Ch.3 Federalism Flashcards Preview

American Federal Government > Ch.3 Federalism > Flashcards

Flashcards in Ch.3 Federalism Deck (21):


The division of power across the local, state, and national governments


Sovereign Power

The supreme power of an independent state to regulate its internal affairs without foreign interference


Police powers

the power to enforce laws and provide public safety


Concurrent powers

Responsibility for particular policy areas, such as transportation that are shared by federal, state, and local governments.


Unitary government

a system in which the national, centralized government holds ultimate authority. It is the most common form of government in the world.


Confederal Government

A form of government in which states hold power over a limited national government.


Intergovernmental Organizations

Organizations that seek to coordinate policy across member nations. Ex: UN, EU, World Bank.


Full faith and credit clause

Part of article IV of the constitution requiring that each state's law be honored by other states. For example, a legal marriage in one state must be recognized across state lines.


Privileges and Immunities clause

Part of article IV of the constitution requiring that states must treat nonstate residents within their borders as they would treat their own residents. This was meant to promote commerce and travel between states.


States rights

the idea that states are entitled to a certain amount of self-government, free of federal government intervention. This became a central issue in the period leading up to the civil war.


Dual federalism

the form of federalism favored by former chief justice Roger Taney in which national and state governments are seen as distinct entities providing separate services. This model limits the power of the national government


Cooperative Federalism

A form of federalism in which national and state governments work together to provide services efficiently. This form emerged in the late 1930s representing a profound shift toward less concrete boundaries of responsibility in national-state relations.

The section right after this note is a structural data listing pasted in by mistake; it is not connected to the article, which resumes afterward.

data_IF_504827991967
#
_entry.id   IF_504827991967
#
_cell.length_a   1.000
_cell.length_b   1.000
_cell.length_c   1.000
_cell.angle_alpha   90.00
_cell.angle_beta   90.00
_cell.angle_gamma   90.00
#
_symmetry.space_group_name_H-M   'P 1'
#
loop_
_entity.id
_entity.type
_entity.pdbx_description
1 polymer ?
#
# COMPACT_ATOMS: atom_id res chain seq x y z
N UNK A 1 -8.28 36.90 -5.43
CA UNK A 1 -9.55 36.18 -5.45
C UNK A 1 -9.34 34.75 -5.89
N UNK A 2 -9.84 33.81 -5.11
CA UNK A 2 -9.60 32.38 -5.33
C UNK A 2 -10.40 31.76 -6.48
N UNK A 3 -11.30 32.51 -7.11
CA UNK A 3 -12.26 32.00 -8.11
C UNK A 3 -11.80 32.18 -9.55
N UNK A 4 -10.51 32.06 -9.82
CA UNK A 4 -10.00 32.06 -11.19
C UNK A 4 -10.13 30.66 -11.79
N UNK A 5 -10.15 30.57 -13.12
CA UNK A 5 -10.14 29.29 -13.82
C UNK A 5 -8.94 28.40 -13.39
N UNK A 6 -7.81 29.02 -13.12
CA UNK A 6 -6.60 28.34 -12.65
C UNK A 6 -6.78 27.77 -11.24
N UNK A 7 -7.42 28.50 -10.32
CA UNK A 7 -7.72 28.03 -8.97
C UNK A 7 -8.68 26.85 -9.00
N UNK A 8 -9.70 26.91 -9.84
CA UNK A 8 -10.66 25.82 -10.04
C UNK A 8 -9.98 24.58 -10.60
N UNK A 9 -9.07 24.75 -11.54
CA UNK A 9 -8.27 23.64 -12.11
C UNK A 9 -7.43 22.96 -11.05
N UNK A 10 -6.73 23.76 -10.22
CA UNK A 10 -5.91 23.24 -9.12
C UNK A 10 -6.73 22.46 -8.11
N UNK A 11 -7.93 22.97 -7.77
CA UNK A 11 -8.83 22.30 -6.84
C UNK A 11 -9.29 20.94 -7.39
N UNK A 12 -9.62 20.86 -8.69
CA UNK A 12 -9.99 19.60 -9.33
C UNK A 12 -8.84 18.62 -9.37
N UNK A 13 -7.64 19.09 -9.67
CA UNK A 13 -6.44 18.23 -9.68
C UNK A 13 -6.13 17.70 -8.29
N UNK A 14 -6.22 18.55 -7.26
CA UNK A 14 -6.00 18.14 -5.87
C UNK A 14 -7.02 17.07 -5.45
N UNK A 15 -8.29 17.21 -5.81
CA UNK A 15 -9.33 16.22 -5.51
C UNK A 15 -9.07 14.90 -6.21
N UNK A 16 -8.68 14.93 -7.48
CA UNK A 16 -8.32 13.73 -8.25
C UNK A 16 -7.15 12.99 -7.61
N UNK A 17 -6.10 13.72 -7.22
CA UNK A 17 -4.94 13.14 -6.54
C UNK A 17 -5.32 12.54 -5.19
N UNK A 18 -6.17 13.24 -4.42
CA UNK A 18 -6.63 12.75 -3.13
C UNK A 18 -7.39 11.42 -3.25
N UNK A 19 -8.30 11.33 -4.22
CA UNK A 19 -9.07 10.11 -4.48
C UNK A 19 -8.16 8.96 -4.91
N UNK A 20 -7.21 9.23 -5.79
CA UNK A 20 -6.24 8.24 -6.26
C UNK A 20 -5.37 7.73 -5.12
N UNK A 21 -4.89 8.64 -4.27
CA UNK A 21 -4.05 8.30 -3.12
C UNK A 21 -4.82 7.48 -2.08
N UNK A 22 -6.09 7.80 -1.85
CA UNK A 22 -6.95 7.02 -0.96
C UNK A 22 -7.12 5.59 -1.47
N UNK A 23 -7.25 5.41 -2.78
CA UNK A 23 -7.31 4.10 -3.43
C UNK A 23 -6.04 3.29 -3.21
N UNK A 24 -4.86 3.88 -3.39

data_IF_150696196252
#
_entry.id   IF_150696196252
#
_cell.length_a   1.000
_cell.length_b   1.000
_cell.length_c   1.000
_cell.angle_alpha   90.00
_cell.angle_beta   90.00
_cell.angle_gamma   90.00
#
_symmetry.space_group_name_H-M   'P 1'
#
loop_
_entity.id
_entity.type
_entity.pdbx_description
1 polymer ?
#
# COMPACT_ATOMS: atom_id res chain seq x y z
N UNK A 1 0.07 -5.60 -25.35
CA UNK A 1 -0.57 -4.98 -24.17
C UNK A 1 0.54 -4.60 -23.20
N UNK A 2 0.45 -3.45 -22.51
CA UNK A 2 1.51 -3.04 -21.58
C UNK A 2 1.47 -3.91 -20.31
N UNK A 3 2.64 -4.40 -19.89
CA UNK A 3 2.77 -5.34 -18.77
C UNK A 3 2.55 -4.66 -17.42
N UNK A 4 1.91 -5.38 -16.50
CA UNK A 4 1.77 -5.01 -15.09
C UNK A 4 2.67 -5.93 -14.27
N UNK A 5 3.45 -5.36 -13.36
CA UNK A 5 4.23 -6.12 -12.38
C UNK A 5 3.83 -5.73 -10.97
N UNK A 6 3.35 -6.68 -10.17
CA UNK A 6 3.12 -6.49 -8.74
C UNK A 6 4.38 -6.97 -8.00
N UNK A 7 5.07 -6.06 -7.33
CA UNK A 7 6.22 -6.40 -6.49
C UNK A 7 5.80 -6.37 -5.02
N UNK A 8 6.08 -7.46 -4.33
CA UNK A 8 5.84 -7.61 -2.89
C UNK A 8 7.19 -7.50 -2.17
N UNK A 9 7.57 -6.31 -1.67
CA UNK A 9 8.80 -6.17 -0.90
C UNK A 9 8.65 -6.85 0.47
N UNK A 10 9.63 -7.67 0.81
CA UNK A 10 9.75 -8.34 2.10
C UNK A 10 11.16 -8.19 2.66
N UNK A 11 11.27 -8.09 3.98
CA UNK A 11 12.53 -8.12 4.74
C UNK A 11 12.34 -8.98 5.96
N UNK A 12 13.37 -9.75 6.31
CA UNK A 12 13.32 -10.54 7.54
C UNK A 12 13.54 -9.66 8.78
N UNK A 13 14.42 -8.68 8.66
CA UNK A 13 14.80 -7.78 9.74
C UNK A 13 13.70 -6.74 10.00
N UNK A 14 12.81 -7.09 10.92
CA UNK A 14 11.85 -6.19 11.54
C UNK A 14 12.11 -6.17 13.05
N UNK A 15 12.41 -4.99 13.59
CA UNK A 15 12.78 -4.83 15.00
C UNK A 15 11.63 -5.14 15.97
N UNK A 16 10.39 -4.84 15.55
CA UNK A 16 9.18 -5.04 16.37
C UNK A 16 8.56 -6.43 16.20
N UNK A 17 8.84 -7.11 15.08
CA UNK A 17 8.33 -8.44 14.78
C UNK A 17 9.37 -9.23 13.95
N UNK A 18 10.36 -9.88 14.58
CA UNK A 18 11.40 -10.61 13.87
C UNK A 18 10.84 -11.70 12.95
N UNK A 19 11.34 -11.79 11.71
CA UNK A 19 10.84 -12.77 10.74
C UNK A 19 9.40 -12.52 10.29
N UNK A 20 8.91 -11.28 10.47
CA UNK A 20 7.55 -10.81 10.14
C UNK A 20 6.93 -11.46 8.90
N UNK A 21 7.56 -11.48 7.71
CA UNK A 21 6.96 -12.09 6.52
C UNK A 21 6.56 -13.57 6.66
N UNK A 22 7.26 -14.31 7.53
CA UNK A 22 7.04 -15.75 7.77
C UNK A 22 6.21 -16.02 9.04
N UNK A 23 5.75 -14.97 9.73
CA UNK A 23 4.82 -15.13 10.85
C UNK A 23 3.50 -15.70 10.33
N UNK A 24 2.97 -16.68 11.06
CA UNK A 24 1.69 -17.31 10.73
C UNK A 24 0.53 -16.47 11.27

Picket fence federalism

a more refined and realistic form of cooperative federalism in which policy makers within a particular policy area work together across levels of government.


Fiscal federalism

a form of federalism in which federal funds are allocated to the lower levels of government through transfer payments or grants.


Categorical powers

federal aid to state or local governments that is provided for a specific purpose, such as a mass transit program within the transportation budget or a school lunch program within the education budget.


Block grants

federal aid provided to state government to be spent within a certain policy area, but the state can decide how to spend the money within that area.


Unfunded mandates

Federal laws that require that to do certain things but do not provide state governments with funding to implement these policies.


Coercive federalism

the federal government pressures the states to change their policies by using regulations, mandates, and conditions (often involving threats to withdraw federal funding).


Federal preemptions

impositions of national priorities on the states through national legislation that is based on the constitution's supermacy clause.


Competitive federalism

states compete to attract businesses and jobs through the policies they adopt


remedial legislation

national laws that address discrimnatory state laws. Authority for such legislation comes from section 5 of the 14th amendment.